An aerial view of a coastal town, devastated by super Typhoon Haiyan, in Samar province in central Philippines November 11, 2013. Dazed survivors of super Typhoon Haiyan that swept through the central Philippines killing an estimated 10,000 people begged for help and scavenged for food, water and medicine on Monday, threatening to overwhelm military and rescue resources. REUTERS/Erik De Castro

After the Philippines was hit by the devastating Typhoon Haiyan, China begrudgingly sent just $100,000 in aid to Manilla, compared to the millions other nations have offered to help the Southeast Asian nation in need.

Last week, Super Typhoon Haiyan tore through central Philippines and killed 10,000 people in the city of Tacloban alone. The tragedy has prompted an outpouring of international assistance. Japan is sending $10 million in aid along with an emergency relief team, while Australia is donating $9.6 million, Reuters reported. The United States is sending $20 million in immediate aid, and an aircraft carrier, the USS George Washington, which will carry about 5,000 sailors and more than 80 aircraft to the Philippines to participate in relief efforts along with four other U.S. Navy ships.

China, in sharp contrast, has only promised $100,000 in aid with another $100,000 through the Chinese Red Cross. The world’s second largest economy has been at odds with the Philippines due to territorial disputes in the energy-rich South China Sea. Last year, ships from the two nations were involved in a standoff, and the Philippines later angered China further by taking the issue to the International Tribunal on the Law of the Sea.

China has been far more generous in the past, providing over $1 million to the Philippines after a tropical storm hit the Southeast Asian nation in 2011, before ties between the two became increasingly frail, the Voice of America reported.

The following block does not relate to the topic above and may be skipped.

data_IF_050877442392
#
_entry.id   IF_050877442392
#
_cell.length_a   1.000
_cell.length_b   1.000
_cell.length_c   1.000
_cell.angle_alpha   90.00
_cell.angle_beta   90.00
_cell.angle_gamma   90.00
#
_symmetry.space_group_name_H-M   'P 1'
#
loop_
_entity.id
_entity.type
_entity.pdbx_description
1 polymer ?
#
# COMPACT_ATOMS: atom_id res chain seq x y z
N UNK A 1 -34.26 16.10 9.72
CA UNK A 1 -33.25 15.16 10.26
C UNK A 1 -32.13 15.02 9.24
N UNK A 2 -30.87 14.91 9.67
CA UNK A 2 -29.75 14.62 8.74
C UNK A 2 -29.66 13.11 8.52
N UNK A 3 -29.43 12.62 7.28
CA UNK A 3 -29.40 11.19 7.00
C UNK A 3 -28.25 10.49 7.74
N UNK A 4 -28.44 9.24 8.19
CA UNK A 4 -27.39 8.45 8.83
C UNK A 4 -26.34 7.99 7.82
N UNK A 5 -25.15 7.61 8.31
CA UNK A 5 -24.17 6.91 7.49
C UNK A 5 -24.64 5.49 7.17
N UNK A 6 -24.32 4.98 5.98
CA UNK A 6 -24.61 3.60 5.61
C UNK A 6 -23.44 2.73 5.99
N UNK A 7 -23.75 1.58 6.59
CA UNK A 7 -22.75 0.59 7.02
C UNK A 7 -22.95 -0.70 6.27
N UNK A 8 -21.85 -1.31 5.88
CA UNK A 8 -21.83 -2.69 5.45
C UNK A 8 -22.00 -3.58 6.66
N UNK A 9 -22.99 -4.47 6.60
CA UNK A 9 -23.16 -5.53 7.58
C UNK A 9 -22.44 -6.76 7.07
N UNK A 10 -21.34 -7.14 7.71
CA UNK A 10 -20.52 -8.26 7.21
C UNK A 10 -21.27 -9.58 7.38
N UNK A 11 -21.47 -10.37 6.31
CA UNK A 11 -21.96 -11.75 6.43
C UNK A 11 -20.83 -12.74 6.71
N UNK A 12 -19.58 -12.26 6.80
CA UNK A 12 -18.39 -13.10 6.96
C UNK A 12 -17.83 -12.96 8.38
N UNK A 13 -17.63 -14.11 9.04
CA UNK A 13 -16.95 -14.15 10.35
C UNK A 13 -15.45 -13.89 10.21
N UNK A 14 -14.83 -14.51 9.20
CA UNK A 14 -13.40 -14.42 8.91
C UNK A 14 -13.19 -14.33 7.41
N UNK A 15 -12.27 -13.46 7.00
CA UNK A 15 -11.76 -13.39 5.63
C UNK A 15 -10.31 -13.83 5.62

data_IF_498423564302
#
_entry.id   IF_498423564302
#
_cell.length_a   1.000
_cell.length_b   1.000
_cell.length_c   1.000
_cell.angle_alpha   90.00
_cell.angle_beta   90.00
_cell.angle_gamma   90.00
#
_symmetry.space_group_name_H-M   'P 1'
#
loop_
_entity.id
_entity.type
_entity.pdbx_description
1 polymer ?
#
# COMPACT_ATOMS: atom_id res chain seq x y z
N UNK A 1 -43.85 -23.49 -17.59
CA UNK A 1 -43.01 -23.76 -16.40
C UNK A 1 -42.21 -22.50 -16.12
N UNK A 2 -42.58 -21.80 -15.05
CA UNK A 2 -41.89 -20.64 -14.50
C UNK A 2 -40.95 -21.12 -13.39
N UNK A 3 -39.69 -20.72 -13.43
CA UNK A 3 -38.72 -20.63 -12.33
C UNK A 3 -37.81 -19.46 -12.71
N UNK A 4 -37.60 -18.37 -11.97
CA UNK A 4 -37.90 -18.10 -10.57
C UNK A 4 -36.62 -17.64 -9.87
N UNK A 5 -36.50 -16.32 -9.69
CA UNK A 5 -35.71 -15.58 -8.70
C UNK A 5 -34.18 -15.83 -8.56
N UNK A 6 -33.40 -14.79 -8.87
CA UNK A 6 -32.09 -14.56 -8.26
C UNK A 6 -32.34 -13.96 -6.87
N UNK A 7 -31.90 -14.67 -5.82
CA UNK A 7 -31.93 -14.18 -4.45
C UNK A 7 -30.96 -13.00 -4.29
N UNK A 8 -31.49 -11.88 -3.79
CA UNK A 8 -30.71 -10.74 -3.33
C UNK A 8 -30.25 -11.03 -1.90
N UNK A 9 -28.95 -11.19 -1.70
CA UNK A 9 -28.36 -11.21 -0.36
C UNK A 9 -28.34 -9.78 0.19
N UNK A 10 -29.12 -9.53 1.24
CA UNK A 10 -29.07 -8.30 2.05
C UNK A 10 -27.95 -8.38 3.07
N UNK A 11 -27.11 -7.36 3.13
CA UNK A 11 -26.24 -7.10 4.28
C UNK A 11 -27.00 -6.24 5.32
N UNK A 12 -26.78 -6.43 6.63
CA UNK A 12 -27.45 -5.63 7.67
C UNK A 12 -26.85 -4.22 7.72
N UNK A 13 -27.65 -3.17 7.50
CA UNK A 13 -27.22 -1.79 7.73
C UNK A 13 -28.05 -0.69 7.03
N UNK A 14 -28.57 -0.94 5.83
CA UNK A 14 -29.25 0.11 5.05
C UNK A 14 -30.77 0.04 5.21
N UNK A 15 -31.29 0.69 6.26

Last September, the Philippines offered $200,000 to help Chinese victims affected by major earthquakes in southwestern China, which caused the death of 80 and injured more than 800 others, according to the Global Nation, a Filipino news agency.

"The Chinese leadership has missed an opportunity to show its magnanimity," said Joseph Cheng, a political science professor at the City University of Hong Kong who focuses on China's ties with Southeast Asia, according to Reuters. "While still offering aid to the typhoon victims, it certainly reflects the unsatisfactory state of relations (with Manila)."

China said that it will consider more aid as disaster relief goes on, but did not offer official reasons for providing less aid than other nations, only mentioning that its own southern provinces were impacted by Typhoon Haiyan as well.

Popular opinion, as grasped from Sina Weibo, China’s Twitter-like microblogging platform, overwhelmingly opposed the government providing aid to the Philippines.

"For God's sake, give them nothing," wrote one user. "We've given them enough in the past."

"I certainly think that relief and aid for natural disasters should not be affected by political relations. But the Chinese authorities are handicapped by domestic nationalist feelings as well," Cheng said, according to Reuters. "China should have used the opportunity to improve its image."